In the research of Brenda Dervin, Rob Kling, Leigh Star, Bonnie Nardi and Vicky O’Day, Phil Agre, Chuck McClure and John Bertot, and Mueller and Jorge Schement (to name just a few), we can point to a spectrum of research related to computer-based information services that embodies some blend of critical attention to social practice and social value in design and evaluation.
What can we do to improve the social grounding of evaluations of networked information services?
First, we need to develop and promote evaluation approaches that address both social practice and social impact. I really like the use of the word “services” in our panel title. Unlike the phrase “networked information systems,” it foregrounds the use of information technology to achieve some human goal. Our evaluation approaches should also emphasize use and impact in relation to people’s goals. And they should specifically seek to identify and address the ways in which networked information service design choices cause certain people to become “full, marginal, or nonparticipating” users (Bruce and Hogan). We must do a better job of gaining the participation of traditionally underserved users in both design and evaluation -- if you wait until the evaluation stage, it’s too late.
One promising approach is the creation of use scenarios to guide design and evaluation. In contrast to top-down, technology-driven, abstract and formal approaches, scenarios provide concrete descriptions of use, focus on particular instances, elicit envisioned outcomes, and are open-ended, rough, and colloquial (Carroll). Through scenarios, evaluation becomes a process of identifying enablers and barriers to use. The trick here is to predict who will be a marginalized or nonparticipating user and make sure that representatives of those groups are given equal voice in contributing their scenarios. For example, undergraduates with little computer experience should participate in the development of networked information services for academic libraries. Low-income African Americans should participate in the development of networked community information services. Most importantly, the scenarios contributed by potential users should serve as the basis of evaluation of outcomes and impact. Evaluators should assess how well the service addressed the needs, goals, and barriers articulated in the use scenarios, and the scenarios created by marginalized groups should be given equal weight in the evaluation stage.
Close studies of social practice are becoming increasingly common in research on networked information services. Social informatics (Kling, 1998) and information ecologies (Nardi and O’Day, 1999) are becoming buzz words among academic information technology researchers. Here again, the crucial question is whether marginalized users are included in the mix of people studied and whether system success is gauged against their needs, interests and capabilities.
Participatory design is an approach that insists that the goals of intended users drive technology and policy choices. But, in keeping with my preferred emphasis on services and social equity, I think that participatory action research may be even more fruitful as an approach for the development and assessment of networked information services. Participatory action research demands that producing relevant outcomes for marginalized members of society takes precedence over the needs and interests of academic researchers. It seeks to enhance the problem-solving capacities of local community members by actively involving them in every phase of research--from setting the problem to deciding how project outcomes will be assessed. In this approach, the intended users of an information service participate as researchers, not subjects (Reardon):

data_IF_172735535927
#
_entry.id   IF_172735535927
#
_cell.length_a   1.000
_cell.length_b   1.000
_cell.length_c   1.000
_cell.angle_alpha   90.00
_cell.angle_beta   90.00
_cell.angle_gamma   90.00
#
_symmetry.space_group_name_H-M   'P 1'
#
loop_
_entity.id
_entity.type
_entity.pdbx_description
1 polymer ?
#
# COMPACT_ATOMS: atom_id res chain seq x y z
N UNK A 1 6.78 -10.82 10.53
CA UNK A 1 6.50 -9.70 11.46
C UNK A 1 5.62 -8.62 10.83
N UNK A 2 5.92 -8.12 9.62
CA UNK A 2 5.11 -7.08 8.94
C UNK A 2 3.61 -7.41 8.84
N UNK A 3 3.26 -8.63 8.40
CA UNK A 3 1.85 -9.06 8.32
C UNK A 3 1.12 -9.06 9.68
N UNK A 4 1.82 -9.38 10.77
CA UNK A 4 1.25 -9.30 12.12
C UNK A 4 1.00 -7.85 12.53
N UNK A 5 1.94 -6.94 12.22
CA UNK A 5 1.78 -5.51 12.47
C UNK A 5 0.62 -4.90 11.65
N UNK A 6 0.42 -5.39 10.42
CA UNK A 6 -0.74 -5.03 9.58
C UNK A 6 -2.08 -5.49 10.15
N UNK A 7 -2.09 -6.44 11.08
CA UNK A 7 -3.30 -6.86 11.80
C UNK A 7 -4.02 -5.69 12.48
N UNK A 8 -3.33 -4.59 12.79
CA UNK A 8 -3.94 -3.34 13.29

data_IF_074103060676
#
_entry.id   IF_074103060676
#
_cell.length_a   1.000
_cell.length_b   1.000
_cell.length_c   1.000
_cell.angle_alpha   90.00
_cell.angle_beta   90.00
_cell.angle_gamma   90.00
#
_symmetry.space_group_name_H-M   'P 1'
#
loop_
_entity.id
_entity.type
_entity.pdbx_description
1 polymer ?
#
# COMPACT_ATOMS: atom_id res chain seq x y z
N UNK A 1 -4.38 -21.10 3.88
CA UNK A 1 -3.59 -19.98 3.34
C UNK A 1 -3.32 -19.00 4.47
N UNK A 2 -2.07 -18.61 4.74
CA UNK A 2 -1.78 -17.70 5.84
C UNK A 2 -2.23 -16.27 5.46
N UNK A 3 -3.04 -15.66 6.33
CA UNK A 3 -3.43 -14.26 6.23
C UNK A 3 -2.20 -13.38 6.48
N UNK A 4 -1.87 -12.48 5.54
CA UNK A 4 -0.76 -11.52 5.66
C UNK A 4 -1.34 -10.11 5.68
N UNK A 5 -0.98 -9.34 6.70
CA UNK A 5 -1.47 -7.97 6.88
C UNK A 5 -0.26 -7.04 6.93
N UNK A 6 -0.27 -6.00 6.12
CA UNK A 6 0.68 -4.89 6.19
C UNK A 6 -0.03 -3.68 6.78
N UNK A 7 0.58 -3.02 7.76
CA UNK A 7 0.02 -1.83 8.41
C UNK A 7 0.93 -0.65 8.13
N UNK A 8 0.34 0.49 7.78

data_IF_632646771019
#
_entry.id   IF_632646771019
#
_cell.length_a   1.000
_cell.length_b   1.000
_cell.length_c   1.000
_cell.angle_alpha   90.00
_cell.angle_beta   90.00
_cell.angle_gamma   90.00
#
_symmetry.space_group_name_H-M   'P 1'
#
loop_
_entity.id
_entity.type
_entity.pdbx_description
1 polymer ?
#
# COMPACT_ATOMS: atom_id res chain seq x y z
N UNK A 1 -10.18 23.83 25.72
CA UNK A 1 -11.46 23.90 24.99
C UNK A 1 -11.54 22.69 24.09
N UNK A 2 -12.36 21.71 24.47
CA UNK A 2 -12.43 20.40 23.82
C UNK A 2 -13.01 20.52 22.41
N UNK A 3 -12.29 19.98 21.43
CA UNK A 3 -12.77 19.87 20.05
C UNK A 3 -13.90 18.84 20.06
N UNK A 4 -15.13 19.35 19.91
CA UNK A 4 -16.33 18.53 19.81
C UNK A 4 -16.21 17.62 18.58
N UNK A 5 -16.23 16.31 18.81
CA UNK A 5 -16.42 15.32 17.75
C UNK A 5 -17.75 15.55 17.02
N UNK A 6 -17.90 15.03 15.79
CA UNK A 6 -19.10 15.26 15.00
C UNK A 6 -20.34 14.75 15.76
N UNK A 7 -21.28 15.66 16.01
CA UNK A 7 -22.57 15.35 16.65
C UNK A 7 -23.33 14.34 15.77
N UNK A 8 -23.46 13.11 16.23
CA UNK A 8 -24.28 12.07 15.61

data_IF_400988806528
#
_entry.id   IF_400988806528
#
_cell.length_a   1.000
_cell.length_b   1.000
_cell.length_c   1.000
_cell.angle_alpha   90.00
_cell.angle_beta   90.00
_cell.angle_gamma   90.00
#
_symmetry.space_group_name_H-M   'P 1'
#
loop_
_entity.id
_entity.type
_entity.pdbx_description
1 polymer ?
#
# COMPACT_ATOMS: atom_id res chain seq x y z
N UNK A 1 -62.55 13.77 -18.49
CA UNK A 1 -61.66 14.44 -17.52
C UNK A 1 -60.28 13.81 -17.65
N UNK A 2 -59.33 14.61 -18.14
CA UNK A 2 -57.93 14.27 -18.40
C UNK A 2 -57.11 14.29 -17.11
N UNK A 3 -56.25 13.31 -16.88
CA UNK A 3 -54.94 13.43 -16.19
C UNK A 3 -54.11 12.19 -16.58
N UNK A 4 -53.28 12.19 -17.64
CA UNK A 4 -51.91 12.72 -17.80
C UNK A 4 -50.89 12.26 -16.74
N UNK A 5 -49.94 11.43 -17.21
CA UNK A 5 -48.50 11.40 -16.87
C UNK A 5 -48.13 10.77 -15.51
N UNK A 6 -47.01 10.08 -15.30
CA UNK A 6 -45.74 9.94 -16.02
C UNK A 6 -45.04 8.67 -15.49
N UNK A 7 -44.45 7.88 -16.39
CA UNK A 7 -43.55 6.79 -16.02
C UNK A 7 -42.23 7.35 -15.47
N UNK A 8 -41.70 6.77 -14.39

Participatory action research focuses on the information and analytical needs of society’s most economically, politically, and socially marginalized groups and communities, and pursues research on issues determined by the leaders of these groups. It actively involves local residents as co-investigators on a equal basis with university-trained scholars in each step of the research process, and is expected to follow a nonlinear course throughout the investigation as the problem being studied is ‘reframed’ to accommodate neew knowledge that emerges. [. . .] Participatory action researchers intentionally promote social learning processes that can develop the organizational, analytical, and communication skills of local leadersers and their community-based organizations. They place a premium on the discovery of knowledge that can lead to immediate improvements in local conditions.
Another approach that could be applied to the evaluation of networked information services is “community based research.” While community based research does not demand that community members participate as researchers, it is driven by community groups that are eager to know the research results and to use them in practical efforts to achieve constructive social change (Loka Institute, 1998).
As far as I know, participatory action research and community based research have not entered the mainstream of LIS evaluation. I think they deserve serious consideration as a means to reframe our thinking about how to evaluate the use and impact of networked information services among marginalized audiences.